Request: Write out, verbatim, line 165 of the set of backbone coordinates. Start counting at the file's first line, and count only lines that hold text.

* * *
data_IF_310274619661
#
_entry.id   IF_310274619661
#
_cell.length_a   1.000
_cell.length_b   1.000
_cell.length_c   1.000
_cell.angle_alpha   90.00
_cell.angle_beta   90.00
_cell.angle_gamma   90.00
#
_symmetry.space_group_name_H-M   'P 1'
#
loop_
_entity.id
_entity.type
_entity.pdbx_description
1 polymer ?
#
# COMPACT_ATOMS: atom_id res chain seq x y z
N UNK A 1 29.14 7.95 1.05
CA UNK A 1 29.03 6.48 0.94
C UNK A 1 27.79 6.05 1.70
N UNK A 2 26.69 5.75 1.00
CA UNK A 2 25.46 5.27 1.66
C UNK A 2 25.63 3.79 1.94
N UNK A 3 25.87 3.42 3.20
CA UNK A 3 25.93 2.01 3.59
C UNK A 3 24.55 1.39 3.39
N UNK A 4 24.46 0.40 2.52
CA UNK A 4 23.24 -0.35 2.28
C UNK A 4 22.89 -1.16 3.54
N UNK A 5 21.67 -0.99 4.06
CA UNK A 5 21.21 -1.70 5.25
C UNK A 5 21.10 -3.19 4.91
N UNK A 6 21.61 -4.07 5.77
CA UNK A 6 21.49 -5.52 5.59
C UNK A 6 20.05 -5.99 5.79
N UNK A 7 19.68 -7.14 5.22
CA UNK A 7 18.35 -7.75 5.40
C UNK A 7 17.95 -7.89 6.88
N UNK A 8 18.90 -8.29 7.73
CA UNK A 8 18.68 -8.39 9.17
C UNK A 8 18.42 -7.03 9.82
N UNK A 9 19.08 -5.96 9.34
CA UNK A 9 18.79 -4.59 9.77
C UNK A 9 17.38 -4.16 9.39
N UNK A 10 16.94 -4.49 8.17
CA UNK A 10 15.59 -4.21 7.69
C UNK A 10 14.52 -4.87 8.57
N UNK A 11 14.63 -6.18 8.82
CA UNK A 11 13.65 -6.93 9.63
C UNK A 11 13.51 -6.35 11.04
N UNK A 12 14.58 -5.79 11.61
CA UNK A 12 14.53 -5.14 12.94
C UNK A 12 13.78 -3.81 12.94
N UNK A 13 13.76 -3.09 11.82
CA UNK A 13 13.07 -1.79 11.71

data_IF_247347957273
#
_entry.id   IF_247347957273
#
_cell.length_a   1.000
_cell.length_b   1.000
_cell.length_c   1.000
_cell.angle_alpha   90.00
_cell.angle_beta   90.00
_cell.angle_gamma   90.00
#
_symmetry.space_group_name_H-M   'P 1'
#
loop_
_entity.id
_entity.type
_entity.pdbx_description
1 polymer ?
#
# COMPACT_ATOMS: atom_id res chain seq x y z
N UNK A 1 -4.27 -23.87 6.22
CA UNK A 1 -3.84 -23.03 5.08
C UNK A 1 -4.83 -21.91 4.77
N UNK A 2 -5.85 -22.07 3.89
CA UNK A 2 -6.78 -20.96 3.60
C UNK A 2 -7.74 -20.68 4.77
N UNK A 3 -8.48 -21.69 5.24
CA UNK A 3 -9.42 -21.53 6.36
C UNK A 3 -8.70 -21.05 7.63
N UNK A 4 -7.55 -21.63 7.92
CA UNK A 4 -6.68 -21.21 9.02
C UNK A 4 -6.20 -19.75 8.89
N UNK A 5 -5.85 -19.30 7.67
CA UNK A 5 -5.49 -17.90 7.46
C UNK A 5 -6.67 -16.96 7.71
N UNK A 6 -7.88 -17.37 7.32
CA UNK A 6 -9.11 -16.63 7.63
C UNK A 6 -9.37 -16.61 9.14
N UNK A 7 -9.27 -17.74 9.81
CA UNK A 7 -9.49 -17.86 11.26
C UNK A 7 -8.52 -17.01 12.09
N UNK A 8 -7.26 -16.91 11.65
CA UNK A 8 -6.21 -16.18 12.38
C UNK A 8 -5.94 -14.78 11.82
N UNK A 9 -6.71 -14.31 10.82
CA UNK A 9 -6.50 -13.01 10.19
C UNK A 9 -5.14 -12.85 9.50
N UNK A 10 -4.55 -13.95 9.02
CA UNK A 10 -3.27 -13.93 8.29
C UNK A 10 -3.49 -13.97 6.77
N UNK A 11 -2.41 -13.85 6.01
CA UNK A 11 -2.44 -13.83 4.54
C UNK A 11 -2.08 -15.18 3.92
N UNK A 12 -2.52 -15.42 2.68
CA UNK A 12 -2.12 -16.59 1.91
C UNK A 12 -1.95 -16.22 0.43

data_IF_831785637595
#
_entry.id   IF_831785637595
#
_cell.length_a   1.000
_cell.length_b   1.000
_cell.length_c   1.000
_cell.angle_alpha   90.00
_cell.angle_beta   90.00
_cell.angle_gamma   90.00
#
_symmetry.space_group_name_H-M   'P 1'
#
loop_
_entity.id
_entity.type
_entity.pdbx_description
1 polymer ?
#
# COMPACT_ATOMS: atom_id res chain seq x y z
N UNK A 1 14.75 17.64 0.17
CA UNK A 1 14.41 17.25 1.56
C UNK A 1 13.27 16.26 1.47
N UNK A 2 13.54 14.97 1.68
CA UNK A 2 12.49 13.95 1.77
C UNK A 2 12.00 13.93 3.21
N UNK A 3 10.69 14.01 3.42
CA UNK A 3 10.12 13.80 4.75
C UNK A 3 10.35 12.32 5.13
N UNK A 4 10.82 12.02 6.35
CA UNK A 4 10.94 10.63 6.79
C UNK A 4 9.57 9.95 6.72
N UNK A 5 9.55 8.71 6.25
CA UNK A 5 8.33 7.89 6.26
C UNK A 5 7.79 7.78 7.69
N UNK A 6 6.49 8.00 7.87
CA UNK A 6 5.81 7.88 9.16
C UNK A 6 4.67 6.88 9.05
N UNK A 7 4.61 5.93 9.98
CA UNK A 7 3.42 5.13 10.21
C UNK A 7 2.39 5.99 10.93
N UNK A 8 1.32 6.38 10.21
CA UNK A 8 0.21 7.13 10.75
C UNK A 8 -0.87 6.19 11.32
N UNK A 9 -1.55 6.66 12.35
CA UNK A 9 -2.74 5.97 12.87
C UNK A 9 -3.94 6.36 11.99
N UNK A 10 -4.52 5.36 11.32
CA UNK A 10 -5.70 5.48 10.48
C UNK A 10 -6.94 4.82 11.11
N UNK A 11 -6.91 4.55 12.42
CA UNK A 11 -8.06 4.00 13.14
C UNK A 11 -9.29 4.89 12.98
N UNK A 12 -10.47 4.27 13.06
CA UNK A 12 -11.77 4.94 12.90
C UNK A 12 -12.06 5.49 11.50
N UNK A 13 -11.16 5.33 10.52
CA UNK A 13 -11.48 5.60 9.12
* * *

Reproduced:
N UNK A 11 -6.91 4.55 12.42